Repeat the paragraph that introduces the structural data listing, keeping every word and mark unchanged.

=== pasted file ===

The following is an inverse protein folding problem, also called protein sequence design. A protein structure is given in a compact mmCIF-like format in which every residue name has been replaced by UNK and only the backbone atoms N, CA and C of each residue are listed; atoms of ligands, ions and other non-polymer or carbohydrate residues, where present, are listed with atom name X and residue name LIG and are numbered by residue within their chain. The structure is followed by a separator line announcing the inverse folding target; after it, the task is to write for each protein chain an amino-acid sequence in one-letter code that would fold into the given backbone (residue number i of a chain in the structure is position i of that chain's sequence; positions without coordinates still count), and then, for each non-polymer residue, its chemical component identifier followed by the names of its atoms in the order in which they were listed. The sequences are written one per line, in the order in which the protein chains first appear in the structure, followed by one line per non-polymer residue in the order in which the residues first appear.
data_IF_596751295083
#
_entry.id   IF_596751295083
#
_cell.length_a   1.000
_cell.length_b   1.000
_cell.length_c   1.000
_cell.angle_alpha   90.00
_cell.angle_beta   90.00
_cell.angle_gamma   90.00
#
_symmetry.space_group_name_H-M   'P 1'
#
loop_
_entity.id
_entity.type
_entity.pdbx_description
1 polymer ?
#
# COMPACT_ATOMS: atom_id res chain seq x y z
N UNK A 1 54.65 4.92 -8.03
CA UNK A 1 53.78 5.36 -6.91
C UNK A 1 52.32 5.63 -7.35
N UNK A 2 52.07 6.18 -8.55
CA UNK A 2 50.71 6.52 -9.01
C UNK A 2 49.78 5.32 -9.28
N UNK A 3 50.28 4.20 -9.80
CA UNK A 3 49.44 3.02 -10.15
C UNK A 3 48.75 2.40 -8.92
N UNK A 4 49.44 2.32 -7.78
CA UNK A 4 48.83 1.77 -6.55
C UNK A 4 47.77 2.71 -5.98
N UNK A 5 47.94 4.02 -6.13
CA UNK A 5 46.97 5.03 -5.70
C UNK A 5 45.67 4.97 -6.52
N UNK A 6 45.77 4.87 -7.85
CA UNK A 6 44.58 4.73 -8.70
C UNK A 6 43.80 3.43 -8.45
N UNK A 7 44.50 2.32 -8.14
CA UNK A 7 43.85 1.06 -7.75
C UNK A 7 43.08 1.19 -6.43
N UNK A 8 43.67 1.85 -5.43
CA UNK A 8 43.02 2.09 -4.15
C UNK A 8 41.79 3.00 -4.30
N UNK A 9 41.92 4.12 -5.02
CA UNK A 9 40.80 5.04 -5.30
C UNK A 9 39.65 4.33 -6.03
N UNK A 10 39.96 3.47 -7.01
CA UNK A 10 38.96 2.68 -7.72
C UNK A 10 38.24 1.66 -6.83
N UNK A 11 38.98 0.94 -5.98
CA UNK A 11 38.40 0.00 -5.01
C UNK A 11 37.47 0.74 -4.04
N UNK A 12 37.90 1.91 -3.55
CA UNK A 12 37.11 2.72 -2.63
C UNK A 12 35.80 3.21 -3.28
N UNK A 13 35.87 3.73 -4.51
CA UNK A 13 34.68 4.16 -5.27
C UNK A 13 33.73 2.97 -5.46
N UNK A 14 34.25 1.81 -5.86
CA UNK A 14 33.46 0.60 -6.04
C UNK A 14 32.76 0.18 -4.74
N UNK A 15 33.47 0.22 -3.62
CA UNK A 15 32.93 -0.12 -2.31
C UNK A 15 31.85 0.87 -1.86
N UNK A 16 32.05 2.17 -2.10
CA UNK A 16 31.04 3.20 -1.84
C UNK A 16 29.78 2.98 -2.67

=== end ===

The following is an inverse protein folding problem, also called protein sequence design. A protein structure is given in a compact mmCIF-like format in which every residue name has been replaced by UNK and only the backbone atoms N, CA and C of each residue are listed; atoms of ligands, ions and other non-polymer or carbohydrate residues, where present, are listed with atom name X and residue name LIG and are numbered by residue within their chain. The structure is followed by a separator line announcing the inverse folding target; after it, the task is to write for each protein chain an amino-acid sequence in one-letter code that would fold into the given backbone (residue number i of a chain in the structure is position i of that chain's sequence; positions without coordinates still count), and then, for each non-polymer residue, its chemical component identifier followed by the names of its atoms in the order in which they were listed. The sequences are written one per line, in the order in which the protein chains first appear in the structure, followed by one line per non-polymer residue in the order in which the residues first appear.